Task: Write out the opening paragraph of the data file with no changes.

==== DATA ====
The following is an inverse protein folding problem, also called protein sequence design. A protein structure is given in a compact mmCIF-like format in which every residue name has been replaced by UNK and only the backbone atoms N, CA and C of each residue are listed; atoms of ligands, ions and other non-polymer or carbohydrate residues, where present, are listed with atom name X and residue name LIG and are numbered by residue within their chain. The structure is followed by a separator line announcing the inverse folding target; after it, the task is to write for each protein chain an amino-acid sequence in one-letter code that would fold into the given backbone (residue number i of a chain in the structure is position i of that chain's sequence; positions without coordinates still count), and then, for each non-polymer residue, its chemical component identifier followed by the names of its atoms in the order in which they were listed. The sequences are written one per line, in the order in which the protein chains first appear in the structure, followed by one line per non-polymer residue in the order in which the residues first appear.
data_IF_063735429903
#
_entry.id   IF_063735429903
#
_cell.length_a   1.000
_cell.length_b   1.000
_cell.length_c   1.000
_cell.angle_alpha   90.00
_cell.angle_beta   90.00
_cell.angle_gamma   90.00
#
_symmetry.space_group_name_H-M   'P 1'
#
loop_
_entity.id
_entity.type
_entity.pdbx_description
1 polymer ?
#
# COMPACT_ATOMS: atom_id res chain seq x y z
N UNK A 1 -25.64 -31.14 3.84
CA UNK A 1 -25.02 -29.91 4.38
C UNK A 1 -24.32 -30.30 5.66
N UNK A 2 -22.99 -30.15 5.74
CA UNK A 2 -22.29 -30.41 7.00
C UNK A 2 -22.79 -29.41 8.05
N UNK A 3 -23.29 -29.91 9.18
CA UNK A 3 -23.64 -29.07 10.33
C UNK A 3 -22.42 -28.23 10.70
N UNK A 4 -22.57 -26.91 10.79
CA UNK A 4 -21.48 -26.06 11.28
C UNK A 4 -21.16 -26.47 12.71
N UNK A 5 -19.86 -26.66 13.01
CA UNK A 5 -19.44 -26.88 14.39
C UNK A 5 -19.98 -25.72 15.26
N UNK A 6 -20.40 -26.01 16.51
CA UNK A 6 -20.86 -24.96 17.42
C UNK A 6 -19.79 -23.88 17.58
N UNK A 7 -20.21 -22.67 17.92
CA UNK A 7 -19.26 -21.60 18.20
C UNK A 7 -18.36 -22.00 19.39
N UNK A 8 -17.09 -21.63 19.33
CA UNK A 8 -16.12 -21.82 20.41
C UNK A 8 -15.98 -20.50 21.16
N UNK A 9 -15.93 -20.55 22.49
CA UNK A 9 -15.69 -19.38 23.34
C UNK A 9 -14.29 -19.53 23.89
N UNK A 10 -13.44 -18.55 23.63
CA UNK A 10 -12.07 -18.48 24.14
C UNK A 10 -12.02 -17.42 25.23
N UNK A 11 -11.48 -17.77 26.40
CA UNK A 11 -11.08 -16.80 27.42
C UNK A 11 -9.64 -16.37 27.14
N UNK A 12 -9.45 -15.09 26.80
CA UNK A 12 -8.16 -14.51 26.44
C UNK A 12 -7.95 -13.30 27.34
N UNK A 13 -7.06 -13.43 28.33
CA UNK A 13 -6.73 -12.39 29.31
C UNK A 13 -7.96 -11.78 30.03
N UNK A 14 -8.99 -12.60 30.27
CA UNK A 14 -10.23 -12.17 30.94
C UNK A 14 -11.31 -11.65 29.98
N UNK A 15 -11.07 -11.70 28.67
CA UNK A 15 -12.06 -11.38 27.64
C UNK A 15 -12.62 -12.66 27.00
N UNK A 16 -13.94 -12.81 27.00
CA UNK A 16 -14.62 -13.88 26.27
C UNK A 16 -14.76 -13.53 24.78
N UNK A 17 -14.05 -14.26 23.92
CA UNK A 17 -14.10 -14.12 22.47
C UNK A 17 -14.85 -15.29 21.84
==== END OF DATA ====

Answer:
The following is an inverse protein folding problem, also called protein sequence design. A protein structure is given in a compact mmCIF-like format in which every residue name has been replaced by UNK and only the backbone atoms N, CA and C of each residue are listed; atoms of ligands, ions and other non-polymer or carbohydrate residues, where present, are listed with atom name X and residue name LIG and are numbered by residue within their chain. The structure is followed by a separator line announcing the inverse folding target; after it, the task is to write for each protein chain an amino-acid sequence in one-letter code that would fold into the given backbone (residue number i of a chain in the structure is position i of that chain's sequence; positions without coordinates still count), and then, for each non-polymer residue, its chemical component identifier followed by the names of its atoms in the order in which they were listed. The sequences are written one per line, in the order in which the protein chains first appear in the structure, followed by one line per non-polymer residue in the order in which the residues first appear.